.Torched Pride Flag is Latest in Hate Incidents at Cabrillo and UCSC

A large group of people gathered in front of Cabrillo College’s Watsonville Campus Monday to watch as a new Pride flag was raised, two days after someone burned the rainbow flag that previously flew over the El Patio outdoor seating area.

Watsonville City Councilwoman Vanessa Quiroz-Carter, whose 2nd District covers the college, said the impromptu gathering sends a message to the county’s LGBTQ+ community.

“We see you, we hear you, we are here to protect you,” she said. “This is my community, this is my district and this is one of the only places in the world that I feel safe.”

According to Cabrillo President Matt Wetstein, a student worker found the charred flag next to Building A on Saturday morning.

“This is deeply upsetting, and we take this matter very seriously, as the second act of vandalism and hate to occur on Cabrillo’s campus within the past two weeks,” he says. “It is especially disturbing, because students love that flag, and several students came to El Patio specifically to take their photo with the flag.”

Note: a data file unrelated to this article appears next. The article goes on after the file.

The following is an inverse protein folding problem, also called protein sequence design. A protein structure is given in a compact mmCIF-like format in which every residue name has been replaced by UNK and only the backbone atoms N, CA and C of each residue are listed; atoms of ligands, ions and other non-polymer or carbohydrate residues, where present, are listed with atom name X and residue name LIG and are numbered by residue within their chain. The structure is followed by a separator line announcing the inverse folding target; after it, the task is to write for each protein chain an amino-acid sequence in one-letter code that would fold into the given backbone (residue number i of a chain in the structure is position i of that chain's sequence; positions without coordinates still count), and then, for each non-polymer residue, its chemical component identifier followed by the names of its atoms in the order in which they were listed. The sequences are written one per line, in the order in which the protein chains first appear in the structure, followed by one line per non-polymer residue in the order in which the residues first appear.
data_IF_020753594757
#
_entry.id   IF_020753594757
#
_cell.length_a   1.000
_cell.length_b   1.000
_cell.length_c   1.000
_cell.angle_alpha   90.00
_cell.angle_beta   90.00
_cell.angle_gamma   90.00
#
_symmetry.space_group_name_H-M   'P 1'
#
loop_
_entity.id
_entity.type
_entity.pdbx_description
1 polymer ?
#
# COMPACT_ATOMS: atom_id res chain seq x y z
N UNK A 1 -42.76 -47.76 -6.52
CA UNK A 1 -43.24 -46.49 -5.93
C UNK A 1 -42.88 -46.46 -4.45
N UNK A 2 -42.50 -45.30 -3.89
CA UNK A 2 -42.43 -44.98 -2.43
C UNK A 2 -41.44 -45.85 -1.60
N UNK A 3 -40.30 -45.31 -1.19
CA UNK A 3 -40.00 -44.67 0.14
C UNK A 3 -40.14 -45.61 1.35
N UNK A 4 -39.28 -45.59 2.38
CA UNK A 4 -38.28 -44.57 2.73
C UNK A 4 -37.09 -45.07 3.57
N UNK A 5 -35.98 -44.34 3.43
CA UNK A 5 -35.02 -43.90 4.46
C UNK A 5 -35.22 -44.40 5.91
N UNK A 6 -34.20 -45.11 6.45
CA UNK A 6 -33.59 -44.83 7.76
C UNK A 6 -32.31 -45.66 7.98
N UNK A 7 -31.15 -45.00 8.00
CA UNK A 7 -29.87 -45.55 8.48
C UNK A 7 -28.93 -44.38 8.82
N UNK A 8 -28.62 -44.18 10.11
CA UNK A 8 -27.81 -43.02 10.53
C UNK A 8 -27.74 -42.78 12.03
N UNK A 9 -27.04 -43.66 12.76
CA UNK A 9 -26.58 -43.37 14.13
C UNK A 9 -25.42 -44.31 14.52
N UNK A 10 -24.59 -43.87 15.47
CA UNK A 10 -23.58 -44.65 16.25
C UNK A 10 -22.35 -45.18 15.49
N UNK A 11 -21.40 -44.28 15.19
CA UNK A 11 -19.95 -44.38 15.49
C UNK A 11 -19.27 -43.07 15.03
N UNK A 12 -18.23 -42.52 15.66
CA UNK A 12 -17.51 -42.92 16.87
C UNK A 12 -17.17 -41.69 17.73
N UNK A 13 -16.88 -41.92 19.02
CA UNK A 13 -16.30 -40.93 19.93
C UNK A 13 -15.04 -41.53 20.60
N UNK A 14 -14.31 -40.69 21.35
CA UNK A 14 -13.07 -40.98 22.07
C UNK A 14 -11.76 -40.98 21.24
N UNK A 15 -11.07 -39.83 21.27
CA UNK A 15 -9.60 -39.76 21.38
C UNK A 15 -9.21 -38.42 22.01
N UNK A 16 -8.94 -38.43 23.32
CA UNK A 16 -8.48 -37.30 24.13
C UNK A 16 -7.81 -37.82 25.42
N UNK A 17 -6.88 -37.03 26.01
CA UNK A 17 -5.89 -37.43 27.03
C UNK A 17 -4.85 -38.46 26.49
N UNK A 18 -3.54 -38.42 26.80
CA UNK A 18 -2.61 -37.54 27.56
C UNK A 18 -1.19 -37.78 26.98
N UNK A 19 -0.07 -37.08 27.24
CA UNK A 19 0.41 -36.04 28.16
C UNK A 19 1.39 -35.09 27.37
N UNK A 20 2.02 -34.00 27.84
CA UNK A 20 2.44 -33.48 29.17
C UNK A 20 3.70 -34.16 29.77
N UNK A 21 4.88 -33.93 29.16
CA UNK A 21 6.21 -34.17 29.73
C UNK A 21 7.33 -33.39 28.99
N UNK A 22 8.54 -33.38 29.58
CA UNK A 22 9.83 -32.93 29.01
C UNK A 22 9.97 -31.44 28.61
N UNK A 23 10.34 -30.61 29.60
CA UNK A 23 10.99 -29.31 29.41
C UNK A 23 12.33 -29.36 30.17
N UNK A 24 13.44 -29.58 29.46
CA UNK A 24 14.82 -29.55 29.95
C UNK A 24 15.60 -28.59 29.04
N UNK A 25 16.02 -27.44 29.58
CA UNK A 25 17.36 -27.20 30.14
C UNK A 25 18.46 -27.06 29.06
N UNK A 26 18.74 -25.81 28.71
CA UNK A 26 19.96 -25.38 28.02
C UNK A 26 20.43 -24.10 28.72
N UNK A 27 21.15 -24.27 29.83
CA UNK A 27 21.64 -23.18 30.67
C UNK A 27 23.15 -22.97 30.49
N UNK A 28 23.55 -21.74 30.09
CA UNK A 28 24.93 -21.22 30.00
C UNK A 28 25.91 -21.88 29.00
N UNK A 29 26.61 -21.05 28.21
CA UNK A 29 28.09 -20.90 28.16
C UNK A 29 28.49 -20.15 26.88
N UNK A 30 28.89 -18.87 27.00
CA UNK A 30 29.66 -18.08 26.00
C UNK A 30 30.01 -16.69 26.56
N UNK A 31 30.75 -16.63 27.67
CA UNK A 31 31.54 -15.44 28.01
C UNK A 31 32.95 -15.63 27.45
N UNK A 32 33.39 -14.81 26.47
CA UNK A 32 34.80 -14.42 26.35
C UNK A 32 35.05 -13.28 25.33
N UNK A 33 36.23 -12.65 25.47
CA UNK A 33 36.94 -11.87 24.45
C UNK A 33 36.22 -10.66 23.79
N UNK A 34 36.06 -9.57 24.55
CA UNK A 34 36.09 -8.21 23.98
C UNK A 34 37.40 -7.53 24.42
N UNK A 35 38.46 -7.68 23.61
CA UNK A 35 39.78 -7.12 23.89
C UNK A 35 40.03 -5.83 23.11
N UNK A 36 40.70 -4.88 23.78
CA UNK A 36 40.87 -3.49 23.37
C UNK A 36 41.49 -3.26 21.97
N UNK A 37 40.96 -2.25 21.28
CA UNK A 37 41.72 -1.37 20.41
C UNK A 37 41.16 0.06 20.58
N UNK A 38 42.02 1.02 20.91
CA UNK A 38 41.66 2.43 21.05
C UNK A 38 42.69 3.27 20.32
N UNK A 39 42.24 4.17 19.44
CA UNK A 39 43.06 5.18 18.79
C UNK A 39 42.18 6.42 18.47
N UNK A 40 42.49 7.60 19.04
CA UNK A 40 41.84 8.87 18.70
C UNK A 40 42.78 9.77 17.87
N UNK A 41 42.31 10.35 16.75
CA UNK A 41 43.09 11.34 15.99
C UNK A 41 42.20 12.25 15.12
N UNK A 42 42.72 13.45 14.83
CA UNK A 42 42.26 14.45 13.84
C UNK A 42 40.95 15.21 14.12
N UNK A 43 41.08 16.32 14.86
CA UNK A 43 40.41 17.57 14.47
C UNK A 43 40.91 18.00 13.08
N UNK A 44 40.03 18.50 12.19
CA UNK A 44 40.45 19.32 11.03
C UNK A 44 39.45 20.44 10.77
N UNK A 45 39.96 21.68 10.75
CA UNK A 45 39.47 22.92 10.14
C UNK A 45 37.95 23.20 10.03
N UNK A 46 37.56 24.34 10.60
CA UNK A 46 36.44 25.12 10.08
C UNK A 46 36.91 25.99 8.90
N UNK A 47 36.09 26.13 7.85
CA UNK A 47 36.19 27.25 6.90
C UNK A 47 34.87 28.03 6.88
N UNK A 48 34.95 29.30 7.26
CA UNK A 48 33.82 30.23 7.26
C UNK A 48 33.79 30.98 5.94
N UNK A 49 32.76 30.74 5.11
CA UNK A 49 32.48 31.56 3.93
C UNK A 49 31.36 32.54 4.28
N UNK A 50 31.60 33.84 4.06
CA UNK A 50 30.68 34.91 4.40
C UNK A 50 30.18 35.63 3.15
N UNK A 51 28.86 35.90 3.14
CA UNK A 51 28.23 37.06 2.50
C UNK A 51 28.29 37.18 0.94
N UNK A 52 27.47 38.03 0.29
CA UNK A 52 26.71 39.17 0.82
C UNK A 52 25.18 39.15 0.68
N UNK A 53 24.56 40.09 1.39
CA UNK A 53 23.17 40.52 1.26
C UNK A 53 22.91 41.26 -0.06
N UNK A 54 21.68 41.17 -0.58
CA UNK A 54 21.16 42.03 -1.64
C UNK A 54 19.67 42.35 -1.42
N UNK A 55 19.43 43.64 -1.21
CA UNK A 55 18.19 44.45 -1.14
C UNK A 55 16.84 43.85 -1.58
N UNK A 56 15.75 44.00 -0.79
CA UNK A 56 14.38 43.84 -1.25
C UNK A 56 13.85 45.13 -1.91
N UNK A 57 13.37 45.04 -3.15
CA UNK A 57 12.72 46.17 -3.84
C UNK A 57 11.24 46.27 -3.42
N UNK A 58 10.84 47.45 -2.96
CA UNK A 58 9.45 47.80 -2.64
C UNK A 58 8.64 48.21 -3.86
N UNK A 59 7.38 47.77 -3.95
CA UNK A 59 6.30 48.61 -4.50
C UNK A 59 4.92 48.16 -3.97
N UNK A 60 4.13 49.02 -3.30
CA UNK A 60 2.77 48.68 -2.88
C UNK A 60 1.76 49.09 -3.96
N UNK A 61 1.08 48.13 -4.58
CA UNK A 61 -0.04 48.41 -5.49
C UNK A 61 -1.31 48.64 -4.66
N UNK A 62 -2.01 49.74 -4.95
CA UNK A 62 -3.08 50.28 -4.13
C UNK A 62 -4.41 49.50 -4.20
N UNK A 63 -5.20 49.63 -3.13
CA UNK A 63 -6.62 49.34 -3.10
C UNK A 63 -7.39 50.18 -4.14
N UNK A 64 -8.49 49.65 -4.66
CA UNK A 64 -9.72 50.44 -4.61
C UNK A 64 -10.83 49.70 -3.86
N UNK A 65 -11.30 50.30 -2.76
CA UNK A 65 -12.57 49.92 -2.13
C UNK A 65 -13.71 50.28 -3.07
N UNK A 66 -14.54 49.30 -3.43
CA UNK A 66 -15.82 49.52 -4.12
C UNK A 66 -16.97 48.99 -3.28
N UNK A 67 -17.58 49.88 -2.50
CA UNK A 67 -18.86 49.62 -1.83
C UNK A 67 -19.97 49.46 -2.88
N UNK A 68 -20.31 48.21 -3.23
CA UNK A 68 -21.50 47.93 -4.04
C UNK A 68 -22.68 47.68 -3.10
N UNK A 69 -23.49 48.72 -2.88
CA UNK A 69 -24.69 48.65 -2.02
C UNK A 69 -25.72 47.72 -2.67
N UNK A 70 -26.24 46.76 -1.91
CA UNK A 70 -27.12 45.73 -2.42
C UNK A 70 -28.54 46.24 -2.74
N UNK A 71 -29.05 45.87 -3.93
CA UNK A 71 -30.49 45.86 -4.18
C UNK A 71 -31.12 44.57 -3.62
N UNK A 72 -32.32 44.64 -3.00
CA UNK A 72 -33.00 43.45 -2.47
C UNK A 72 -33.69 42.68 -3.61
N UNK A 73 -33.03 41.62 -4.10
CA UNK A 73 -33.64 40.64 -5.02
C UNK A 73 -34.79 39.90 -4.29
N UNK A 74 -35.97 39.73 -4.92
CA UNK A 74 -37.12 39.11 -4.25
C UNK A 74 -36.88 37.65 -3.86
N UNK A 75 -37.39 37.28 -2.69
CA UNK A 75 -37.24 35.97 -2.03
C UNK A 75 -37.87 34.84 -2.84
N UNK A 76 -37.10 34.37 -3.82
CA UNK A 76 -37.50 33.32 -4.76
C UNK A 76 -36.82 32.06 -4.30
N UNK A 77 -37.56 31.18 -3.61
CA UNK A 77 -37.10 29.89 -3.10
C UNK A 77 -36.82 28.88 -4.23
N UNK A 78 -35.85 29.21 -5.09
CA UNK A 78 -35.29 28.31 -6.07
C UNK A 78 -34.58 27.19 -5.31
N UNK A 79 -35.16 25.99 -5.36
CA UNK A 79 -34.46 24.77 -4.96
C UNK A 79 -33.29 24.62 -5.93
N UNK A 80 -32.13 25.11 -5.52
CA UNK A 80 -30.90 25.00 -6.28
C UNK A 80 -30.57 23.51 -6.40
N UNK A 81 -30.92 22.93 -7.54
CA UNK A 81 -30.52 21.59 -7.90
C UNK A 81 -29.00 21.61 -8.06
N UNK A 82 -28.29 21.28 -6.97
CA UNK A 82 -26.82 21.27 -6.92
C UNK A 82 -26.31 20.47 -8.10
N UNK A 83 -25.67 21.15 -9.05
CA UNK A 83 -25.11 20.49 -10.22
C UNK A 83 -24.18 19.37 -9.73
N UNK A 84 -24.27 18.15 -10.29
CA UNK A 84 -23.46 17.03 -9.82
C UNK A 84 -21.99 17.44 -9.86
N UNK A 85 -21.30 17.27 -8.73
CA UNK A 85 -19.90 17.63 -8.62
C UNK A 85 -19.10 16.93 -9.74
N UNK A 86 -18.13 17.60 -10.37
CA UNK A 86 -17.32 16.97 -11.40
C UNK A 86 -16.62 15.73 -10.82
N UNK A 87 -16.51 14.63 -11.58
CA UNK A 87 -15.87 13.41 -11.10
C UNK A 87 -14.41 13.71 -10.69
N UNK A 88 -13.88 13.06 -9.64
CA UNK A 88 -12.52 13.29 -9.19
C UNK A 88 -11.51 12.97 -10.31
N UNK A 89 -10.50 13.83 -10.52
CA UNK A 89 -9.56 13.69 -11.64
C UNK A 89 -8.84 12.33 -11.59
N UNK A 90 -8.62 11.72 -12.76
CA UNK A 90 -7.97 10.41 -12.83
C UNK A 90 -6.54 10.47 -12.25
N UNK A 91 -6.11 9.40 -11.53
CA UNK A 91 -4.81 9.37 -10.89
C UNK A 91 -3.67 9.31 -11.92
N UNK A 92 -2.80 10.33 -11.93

The Watsonville Police Department is investigating the incident, WPD spokeswoman Michelle Pulido said. Officers hope to view video surveillance footage taken at the campus, she said.

The incident occurred one week after someone scrawled racist graffiti on a bathroom on the Aptos campus, prompting Wetstein to repeat a message he sent out then. There is no apparent connection to that incident, Cabrillo officials have said.

“Cabrillo is a community that values diversity and promotes a safe and equitable environment for all students, faculty and staff, regardless of sexual orientation or gender identity,” he said. “There is absolutely no place at Cabrillo for intolerance nor hatred of any kind. We welcome, support, and stand as allies with our members of the LGBTQ+ community.”

Neither the Santa Cruz County Sheriff’s Office nor Cabrillo officials have specifically stated what the graffiti said. But Cabrillo spokeswoman Kristin Fabos said it was racist and anti-semitic, not anti-LGBTQ.

Those messages are apparently similar to graffiti found at UCSC in two reported incidents of anti-Black, antisemitic and white-supremacist graffiti.

According to UCSC spokesman Scott Hernandez-Jason, the graffiti occurred sometime between March 4 and 5 at Crown and Merrill Colleges, and contained “spray-painted images and words which historically been used to inspire terror and to degrade and dehumanize Black and Jewish people.”

“These symbols have taken on broader white-supremacist meanings in the 21st century, and have also been used against many communities of color. We resolutely condemn this crime,” he stated in a message to the community.

The UCSC Police Department initiated an investigation. Anyone with information is asked to contact the UCSC PD at 459-2231, ext. 1.

It is not yet clear if there is a connection to any of the vandalism.